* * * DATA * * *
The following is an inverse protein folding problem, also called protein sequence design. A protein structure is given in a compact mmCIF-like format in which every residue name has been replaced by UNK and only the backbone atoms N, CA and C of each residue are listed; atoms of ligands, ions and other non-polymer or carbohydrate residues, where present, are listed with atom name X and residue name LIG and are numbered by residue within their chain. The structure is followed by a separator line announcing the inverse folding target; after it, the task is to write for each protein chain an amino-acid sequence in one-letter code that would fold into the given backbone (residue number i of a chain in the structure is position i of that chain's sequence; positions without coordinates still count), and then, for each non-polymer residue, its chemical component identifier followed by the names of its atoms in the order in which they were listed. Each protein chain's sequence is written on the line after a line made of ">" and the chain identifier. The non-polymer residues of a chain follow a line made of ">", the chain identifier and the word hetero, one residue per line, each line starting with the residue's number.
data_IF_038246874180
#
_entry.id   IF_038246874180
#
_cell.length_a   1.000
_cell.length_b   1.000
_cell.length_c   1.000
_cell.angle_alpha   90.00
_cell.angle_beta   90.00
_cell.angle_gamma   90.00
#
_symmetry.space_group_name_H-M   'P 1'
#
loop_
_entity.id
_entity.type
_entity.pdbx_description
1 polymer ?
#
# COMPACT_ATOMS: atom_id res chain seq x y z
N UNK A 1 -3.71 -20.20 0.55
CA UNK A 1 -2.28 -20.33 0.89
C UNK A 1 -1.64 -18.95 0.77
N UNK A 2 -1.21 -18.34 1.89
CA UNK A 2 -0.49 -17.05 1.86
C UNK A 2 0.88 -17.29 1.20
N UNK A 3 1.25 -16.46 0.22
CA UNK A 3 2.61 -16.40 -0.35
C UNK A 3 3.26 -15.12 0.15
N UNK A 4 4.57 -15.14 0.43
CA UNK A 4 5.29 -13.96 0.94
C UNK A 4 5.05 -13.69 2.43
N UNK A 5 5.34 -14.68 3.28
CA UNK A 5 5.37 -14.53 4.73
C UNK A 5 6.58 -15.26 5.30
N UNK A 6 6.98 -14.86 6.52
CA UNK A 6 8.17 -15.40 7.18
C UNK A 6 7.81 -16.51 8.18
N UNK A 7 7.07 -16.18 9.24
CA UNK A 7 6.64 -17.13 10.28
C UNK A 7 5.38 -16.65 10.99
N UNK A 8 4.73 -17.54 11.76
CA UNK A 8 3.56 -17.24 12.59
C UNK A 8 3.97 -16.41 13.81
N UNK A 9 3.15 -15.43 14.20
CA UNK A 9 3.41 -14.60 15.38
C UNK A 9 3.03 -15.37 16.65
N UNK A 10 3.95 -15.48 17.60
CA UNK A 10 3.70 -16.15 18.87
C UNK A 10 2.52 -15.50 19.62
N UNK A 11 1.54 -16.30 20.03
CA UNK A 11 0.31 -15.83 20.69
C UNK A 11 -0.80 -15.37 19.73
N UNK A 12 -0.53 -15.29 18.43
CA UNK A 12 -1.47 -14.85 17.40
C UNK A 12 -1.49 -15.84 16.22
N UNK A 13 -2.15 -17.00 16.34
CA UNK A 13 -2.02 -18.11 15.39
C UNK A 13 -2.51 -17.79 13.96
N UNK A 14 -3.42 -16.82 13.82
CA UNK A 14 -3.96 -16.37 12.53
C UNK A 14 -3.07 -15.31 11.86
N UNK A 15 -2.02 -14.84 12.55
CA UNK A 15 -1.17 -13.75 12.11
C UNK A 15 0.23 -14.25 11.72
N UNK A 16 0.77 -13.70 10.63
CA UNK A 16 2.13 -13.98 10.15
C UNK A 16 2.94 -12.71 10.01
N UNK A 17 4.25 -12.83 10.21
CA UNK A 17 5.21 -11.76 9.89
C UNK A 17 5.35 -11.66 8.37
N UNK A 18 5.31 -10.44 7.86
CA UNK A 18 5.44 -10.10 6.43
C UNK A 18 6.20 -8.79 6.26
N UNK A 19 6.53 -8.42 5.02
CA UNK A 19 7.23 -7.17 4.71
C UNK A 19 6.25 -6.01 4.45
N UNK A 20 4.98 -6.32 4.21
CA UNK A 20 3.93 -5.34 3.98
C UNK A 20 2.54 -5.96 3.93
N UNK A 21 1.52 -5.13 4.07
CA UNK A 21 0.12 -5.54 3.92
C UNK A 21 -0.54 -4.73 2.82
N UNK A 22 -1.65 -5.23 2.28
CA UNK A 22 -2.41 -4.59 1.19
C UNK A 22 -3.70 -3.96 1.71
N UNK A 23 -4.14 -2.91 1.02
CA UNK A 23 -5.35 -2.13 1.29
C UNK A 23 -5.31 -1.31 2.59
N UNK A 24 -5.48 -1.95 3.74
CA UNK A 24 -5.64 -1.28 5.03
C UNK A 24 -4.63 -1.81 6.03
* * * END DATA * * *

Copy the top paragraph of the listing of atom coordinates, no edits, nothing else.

The following is an inverse protein folding problem, also called protein sequence design. A protein structure is given in a compact mmCIF-like format in which every residue name has been replaced by UNK and only the backbone atoms N, CA and C of each residue are listed; atoms of ligands, ions and other non-polymer or carbohydrate residues, where present, are listed with atom name X and residue name LIG and are numbered by residue within their chain. The structure is followed by a separator line announcing the inverse folding target; after it, the task is to write for each protein chain an amino-acid sequence in one-letter code that would fold into the given backbone (residue number i of a chain in the structure is position i of that chain's sequence; positions without coordinates still count), and then, for each non-polymer residue, its chemical component identifier followed by the names of its atoms in the order in which they were listed. Each protein chain's sequence is written on the line after a line made of ">" and the chain identifier. The non-polymer residues of a chain follow a line made of ">", the chain identifier and the word hetero, one residue per line, each line starting with the residue's number.